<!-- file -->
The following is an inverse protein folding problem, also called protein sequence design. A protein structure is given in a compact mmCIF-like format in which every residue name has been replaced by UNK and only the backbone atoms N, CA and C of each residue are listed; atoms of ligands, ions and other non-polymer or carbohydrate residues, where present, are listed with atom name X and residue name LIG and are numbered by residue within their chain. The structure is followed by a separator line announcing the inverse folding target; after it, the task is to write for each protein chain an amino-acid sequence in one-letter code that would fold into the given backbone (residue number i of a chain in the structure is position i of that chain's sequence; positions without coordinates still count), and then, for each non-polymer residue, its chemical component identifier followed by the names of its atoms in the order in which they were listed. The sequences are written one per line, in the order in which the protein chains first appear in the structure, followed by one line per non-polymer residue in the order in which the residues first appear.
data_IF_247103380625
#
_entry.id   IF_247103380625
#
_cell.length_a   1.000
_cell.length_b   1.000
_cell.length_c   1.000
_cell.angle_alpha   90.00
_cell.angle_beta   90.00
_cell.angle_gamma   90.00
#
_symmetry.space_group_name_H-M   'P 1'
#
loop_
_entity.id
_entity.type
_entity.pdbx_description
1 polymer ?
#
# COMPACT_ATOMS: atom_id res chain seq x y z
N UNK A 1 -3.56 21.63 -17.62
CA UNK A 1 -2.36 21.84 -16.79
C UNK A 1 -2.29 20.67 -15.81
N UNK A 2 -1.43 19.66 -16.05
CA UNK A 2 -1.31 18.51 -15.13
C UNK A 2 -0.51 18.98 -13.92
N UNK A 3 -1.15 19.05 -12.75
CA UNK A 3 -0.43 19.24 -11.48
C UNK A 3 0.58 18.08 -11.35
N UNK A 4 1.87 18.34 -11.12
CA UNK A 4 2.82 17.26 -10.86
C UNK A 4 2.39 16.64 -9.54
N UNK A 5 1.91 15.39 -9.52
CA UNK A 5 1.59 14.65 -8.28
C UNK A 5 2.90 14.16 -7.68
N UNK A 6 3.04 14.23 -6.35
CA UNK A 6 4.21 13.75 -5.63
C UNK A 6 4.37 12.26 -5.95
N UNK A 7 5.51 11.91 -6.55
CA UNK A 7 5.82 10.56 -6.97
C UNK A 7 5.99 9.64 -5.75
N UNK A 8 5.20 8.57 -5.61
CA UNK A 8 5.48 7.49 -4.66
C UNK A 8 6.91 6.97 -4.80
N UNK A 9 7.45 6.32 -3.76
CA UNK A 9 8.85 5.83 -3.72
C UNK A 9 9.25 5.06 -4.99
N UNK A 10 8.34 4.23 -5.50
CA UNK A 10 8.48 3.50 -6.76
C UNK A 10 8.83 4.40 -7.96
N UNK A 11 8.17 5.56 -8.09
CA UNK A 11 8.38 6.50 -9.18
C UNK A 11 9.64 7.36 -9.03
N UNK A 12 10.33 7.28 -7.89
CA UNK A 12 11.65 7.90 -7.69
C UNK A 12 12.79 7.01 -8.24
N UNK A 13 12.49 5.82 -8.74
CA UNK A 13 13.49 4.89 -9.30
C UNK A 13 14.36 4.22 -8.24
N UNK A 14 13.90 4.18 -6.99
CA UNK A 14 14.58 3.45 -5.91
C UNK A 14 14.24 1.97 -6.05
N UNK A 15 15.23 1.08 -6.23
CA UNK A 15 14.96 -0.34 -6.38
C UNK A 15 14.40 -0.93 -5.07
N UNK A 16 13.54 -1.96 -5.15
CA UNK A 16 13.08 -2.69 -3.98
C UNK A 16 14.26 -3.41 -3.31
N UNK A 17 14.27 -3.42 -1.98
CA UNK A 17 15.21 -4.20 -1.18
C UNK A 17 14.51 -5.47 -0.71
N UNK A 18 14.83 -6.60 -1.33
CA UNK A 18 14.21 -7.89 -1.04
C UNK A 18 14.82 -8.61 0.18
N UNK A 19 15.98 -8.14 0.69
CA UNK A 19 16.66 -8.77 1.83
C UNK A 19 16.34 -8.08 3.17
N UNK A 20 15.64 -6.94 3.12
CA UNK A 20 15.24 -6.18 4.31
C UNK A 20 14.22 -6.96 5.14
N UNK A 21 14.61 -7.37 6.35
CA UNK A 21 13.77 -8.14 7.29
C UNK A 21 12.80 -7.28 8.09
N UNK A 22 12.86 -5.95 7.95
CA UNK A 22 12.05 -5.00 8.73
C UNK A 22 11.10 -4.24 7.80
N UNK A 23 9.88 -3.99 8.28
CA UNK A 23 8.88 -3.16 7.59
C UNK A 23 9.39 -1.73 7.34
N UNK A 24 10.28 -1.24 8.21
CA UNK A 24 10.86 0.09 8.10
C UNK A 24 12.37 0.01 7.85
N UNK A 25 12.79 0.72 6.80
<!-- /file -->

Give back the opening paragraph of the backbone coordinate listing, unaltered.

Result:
The following is an inverse protein folding problem, also called protein sequence design. A protein structure is given in a compact mmCIF-like format in which every residue name has been replaced by UNK and only the backbone atoms N, CA and C of each residue are listed; atoms of ligands, ions and other non-polymer or carbohydrate residues, where present, are listed with atom name X and residue name LIG and are numbered by residue within their chain. The structure is followed by a separator line announcing the inverse folding target; after it, the task is to write for each protein chain an amino-acid sequence in one-letter code that would fold into the given backbone (residue number i of a chain in the structure is position i of that chain's sequence; positions without coordinates still count), and then, for each non-polymer residue, its chemical component identifier followed by the names of its atoms in the order in which they were listed. The sequences are written one per line, in the order in which the protein chains first appear in the structure, followed by one line per non-polymer residue in the order in which the residues first appear.